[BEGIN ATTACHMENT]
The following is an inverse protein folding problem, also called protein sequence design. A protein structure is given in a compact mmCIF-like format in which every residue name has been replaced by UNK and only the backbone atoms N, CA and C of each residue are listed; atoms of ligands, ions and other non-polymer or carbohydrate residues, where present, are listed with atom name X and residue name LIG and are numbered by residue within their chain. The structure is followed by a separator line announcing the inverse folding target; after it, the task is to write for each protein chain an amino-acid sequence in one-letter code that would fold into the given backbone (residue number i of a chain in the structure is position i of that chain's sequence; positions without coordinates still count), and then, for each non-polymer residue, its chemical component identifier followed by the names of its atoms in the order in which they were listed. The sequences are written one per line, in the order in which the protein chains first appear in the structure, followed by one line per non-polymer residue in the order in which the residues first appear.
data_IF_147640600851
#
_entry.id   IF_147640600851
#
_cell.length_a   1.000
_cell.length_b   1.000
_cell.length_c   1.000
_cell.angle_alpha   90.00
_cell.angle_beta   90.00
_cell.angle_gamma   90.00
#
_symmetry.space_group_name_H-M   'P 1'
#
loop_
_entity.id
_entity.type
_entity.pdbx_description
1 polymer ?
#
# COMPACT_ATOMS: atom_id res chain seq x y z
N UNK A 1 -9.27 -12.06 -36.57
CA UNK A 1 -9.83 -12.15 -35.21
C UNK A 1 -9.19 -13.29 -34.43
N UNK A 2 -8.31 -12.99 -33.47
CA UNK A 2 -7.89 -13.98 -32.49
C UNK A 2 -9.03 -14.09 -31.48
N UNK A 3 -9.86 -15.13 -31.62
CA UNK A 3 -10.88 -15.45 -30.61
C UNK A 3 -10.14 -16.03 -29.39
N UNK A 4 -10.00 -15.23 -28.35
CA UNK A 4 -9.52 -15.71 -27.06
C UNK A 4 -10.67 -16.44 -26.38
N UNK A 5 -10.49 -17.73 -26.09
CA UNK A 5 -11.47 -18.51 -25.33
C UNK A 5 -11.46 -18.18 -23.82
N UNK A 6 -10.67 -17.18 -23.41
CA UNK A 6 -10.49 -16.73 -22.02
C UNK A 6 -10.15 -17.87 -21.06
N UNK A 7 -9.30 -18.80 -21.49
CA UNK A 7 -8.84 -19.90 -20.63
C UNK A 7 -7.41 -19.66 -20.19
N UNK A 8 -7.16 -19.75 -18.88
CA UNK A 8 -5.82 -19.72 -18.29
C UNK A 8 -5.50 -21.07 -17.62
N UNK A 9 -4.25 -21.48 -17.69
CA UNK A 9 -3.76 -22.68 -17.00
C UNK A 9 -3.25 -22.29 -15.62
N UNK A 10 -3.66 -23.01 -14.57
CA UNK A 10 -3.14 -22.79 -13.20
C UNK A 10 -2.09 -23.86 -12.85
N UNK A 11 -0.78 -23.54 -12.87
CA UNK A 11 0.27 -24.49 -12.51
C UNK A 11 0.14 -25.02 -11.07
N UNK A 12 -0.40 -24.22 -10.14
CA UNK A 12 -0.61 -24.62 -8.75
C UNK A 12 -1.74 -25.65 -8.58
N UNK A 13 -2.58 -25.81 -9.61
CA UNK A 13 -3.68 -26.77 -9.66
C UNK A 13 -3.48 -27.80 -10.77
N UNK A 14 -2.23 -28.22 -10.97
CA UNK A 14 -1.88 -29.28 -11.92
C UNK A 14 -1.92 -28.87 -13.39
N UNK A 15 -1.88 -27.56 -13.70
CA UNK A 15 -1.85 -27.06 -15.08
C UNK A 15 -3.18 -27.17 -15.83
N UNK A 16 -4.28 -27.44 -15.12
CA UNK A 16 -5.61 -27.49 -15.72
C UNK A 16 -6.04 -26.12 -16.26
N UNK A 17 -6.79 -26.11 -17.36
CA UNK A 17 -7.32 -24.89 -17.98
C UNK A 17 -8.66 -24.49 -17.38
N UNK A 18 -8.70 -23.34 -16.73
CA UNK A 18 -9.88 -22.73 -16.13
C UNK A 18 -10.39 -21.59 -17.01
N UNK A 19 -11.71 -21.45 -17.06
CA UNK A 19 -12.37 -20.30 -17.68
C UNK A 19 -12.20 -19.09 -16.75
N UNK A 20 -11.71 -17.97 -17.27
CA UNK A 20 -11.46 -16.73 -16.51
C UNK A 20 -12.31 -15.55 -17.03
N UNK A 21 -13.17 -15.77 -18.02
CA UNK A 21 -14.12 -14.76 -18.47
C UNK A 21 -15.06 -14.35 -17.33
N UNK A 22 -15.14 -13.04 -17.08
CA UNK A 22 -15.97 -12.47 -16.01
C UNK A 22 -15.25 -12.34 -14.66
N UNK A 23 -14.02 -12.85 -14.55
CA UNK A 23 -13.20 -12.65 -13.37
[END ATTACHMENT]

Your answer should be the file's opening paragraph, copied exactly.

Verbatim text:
The following is an inverse protein folding problem, also called protein sequence design. A protein structure is given in a compact mmCIF-like format in which every residue name has been replaced by UNK and only the backbone atoms N, CA and C of each residue are listed; atoms of ligands, ions and other non-polymer or carbohydrate residues, where present, are listed with atom name X and residue name LIG and are numbered by residue within their chain. The structure is followed by a separator line announcing the inverse folding target; after it, the task is to write for each protein chain an amino-acid sequence in one-letter code that would fold into the given backbone (residue number i of a chain in the structure is position i of that chain's sequence; positions without coordinates still count), and then, for each non-polymer residue, its chemical component identifier followed by the names of its atoms in the order in which they were listed. The sequences are written one per line, in the order in which the protein chains first appear in the structure, followed by one line per non-polymer residue in the order in which the residues first appear.